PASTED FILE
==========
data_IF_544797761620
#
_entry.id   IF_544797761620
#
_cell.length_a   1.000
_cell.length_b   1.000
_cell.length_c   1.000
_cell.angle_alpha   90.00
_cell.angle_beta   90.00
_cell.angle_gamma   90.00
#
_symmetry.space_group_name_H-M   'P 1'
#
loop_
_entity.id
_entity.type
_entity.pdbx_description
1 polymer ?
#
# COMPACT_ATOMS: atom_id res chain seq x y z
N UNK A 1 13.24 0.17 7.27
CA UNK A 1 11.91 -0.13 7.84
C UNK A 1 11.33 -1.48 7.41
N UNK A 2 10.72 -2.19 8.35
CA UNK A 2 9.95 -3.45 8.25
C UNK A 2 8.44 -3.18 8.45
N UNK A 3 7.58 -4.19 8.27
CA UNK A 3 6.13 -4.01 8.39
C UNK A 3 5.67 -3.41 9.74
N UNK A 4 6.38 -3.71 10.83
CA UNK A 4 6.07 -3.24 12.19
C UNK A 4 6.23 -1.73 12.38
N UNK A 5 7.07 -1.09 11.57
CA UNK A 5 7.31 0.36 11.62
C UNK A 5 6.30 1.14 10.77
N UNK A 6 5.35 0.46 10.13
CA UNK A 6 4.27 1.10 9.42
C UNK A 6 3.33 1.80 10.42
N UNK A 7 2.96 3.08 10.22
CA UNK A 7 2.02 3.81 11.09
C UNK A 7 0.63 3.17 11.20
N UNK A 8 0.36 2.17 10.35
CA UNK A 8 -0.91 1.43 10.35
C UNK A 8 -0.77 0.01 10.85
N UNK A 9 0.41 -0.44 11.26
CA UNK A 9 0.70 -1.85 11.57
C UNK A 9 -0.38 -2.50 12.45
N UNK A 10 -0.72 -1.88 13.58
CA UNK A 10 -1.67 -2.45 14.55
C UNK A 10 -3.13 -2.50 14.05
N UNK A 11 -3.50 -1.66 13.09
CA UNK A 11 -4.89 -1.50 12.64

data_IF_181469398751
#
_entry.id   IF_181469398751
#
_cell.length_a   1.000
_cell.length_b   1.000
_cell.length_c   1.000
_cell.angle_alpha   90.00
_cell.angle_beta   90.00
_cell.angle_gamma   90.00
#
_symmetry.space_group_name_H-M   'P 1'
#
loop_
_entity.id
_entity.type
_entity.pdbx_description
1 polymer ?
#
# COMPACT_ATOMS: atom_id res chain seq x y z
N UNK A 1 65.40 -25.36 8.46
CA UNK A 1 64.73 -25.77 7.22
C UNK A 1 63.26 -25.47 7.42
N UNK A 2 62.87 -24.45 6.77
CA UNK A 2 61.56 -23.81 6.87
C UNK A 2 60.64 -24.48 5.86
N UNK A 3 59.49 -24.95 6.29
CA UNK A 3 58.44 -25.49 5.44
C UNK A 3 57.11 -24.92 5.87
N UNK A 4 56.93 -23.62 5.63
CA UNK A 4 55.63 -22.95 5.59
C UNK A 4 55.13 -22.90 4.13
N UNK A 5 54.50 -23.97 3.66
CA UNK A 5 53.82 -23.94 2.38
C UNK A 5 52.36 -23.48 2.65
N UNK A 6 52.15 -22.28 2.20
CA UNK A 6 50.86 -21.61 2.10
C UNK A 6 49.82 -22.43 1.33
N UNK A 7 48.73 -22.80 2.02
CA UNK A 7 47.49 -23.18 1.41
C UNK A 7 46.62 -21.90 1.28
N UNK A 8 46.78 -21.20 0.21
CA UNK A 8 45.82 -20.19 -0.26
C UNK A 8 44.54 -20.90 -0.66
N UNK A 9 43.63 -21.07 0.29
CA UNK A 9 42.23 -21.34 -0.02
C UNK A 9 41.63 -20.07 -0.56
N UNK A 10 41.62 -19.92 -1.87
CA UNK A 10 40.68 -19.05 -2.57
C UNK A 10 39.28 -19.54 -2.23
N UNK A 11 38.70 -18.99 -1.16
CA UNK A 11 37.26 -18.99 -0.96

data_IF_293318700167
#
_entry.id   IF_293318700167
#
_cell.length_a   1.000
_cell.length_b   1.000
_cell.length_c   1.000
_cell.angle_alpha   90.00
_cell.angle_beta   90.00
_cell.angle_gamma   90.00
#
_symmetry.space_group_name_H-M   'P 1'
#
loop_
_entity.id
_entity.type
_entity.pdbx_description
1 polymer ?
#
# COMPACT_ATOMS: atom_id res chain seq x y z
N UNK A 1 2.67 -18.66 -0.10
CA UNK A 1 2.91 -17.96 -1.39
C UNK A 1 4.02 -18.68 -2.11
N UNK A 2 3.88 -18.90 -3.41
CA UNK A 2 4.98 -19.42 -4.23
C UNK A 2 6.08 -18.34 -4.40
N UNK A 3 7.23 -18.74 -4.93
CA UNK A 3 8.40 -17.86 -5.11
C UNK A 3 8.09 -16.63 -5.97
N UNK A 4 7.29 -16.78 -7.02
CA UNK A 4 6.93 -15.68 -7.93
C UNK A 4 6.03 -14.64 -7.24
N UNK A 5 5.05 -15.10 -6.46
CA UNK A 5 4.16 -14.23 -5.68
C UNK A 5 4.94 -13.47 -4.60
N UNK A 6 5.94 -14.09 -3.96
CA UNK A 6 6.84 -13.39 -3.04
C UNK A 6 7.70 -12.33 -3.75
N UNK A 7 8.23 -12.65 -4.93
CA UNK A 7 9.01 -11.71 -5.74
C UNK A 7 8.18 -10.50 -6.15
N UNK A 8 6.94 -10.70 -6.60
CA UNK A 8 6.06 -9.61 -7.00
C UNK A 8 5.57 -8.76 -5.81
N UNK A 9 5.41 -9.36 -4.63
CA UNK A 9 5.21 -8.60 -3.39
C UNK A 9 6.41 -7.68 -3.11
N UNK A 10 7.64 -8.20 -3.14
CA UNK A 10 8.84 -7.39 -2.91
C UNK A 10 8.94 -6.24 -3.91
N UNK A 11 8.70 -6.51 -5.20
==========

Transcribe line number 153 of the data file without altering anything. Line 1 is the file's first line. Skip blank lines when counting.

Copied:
CA UNK A 10 8.84 -7.39 -2.91